Arietta Phase 2-10


Arietta, a 1980 Cape Dory 22


Project Schedule:  October 2021 – December 2021

Project Scope:  Deck Paint (other than cockpit); miscellaneous maintenance projects

Project Complete:  194.75 Total Hours

Begin Daily Project Logs

November 15, 2021

Arietta Phase 2-10


When the owner first delivered the boat this fall, he showed me how the setscrew on the outboard bracket had seized during the summer (stainless steel screw in an aluminum bracket), rendering it unremovable.  Over the weeks since, in short sessions here and there as time allowed (the latest over the weekend), I extensively soaked the frozen fastener in penetrating solvent and made various attempts at removal, eventually succeeding by drilling out the fastener from the back side, leaving a slightly misshapen hole since the bit wandered a bit.

To repair the hole and hopefully to better avoid the seizing problem in the future, I installed a stainless steel threaded insert, drilling and tapping the aluminum to accept the insert with its coating of permanent red Loctite, which, once fully set, would (at least theoretically) hold the insert from turning when the setscrew was used.  I’d source a new thumbscrew to complete this small task.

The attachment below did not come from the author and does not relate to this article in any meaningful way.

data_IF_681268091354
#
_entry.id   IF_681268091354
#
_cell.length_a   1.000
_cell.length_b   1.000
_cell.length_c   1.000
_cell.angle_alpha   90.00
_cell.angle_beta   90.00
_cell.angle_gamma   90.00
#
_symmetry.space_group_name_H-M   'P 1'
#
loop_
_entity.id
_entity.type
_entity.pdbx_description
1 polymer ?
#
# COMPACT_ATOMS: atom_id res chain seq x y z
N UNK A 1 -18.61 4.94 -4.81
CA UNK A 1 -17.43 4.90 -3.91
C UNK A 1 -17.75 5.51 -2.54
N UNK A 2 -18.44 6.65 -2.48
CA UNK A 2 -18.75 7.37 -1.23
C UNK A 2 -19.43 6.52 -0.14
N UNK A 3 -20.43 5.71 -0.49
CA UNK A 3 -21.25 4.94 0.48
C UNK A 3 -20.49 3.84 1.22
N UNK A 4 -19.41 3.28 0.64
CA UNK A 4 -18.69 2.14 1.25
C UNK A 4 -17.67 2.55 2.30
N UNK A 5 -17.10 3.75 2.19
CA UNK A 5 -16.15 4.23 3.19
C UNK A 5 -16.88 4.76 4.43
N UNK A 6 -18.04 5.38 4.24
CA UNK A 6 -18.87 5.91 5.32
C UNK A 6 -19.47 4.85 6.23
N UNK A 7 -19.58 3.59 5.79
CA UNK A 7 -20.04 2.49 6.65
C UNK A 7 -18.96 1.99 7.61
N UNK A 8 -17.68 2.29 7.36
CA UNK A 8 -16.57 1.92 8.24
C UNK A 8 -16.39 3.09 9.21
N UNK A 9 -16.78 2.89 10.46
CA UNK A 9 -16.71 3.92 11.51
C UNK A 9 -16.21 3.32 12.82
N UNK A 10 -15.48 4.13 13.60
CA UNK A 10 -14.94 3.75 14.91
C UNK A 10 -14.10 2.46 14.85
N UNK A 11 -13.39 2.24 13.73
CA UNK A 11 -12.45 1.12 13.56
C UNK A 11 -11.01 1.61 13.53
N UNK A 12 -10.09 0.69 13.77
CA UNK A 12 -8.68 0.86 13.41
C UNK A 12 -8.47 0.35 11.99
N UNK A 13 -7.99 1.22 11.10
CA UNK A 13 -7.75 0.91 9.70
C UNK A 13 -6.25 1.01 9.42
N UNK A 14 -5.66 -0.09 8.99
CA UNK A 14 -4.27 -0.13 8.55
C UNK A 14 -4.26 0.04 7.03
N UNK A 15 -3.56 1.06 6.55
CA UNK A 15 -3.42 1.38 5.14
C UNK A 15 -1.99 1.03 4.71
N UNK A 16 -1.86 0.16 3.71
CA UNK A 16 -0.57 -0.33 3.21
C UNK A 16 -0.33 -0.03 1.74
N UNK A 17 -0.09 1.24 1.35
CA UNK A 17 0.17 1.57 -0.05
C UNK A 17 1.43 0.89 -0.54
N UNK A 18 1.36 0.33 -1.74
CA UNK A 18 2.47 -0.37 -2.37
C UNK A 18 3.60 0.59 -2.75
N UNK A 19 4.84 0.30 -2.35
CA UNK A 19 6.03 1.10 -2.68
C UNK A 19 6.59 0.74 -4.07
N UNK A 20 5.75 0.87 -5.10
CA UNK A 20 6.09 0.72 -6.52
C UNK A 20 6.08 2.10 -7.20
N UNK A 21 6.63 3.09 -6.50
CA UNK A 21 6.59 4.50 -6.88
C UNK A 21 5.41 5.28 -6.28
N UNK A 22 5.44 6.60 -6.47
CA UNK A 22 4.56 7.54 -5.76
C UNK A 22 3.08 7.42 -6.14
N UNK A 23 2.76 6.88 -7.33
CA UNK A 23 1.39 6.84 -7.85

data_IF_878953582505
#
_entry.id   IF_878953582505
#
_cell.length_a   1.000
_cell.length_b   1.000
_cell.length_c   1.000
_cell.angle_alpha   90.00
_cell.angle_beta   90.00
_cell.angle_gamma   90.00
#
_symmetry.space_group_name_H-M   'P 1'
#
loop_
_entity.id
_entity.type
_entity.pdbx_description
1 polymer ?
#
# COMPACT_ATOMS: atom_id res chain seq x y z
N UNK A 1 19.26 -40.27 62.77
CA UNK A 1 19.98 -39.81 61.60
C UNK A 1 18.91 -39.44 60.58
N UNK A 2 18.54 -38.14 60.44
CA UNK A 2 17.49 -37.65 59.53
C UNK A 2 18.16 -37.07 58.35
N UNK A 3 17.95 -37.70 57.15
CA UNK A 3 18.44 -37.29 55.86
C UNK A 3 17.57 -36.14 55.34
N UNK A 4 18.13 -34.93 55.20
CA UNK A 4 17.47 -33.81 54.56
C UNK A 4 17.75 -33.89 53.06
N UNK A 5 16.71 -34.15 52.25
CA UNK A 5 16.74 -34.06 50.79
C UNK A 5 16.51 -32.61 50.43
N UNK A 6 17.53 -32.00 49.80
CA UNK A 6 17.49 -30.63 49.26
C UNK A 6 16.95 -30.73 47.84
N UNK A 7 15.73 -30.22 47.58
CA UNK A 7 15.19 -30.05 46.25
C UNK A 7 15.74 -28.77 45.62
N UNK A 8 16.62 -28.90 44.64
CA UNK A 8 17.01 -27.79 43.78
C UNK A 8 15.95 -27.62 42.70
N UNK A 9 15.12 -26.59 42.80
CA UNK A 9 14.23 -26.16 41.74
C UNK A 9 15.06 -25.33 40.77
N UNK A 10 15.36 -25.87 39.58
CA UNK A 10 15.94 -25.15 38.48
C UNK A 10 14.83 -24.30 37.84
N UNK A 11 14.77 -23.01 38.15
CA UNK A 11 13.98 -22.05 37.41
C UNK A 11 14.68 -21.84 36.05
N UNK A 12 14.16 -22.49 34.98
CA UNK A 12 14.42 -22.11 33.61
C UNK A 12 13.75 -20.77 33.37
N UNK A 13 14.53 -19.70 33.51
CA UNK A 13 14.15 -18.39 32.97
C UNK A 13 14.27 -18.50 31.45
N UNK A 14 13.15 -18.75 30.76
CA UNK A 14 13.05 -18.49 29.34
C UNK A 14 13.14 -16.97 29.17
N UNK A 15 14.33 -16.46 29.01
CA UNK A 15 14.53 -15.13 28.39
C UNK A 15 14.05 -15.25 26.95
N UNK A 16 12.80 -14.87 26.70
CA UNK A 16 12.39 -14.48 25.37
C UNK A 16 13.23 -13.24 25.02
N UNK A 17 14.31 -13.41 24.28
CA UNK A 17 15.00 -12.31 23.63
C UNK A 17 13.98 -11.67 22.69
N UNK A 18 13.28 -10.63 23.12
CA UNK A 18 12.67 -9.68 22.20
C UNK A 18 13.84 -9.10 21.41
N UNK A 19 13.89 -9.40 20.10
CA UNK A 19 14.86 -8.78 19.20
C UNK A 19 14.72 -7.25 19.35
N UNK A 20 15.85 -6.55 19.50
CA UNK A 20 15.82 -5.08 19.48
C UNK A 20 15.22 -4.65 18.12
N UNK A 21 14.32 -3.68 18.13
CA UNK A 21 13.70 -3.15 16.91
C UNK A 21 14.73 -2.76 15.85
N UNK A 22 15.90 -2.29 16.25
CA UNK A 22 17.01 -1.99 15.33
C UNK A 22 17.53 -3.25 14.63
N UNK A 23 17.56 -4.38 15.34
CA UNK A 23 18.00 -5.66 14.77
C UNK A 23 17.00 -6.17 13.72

Before beginning the bulk surface prep on the main decks, I masked off the toerails and a few other areas for added protection during the initial rounds of sanding, mainly for the areas adjacent to where I’d be sanding.  I expected to need to replace some of this tape later, before the painting steps.

With a sharp scraper, I removed the excess sealant from the ports from the areas beneath the trim rings, removing as much of the residue as possible.

I spent the remainder of the day sanding the decks, including the cabin trunk, companionway hatch, sea hood, and all main deck areas.  In all areas, I sanded smooth the original molded (gelcoat) nonskid pattern, particularly easing the edges where the nonskid met the smooth areas.  This initial pass, in addition to removing the old nonskid, was the first of several rounds of sanding to smooth, clean, and otherwise abrade all areas to be painted.  I used 80 grit paper on a 5″ DA for this round, as the original gelcoat nonskid was soft enough not to require more aggressive grits to start.

With this complete, I switched to a 4″ palm sander and hand work to sand the entire area again, focusing now on the edges and corners where the more powerful tool couldn’t safely reach.  By the end of this round, the decks were fully prepared for the next steps, which would include grinding out and filling various cracks, dings, and other areas, along with additional work on the hole filling I’d begun earlier.

Total time billed on this job today:   7.5 hours

0600 Weather Observation:  40°, light rain.  Forecast for the day:  Showers, gradual clearing, 45°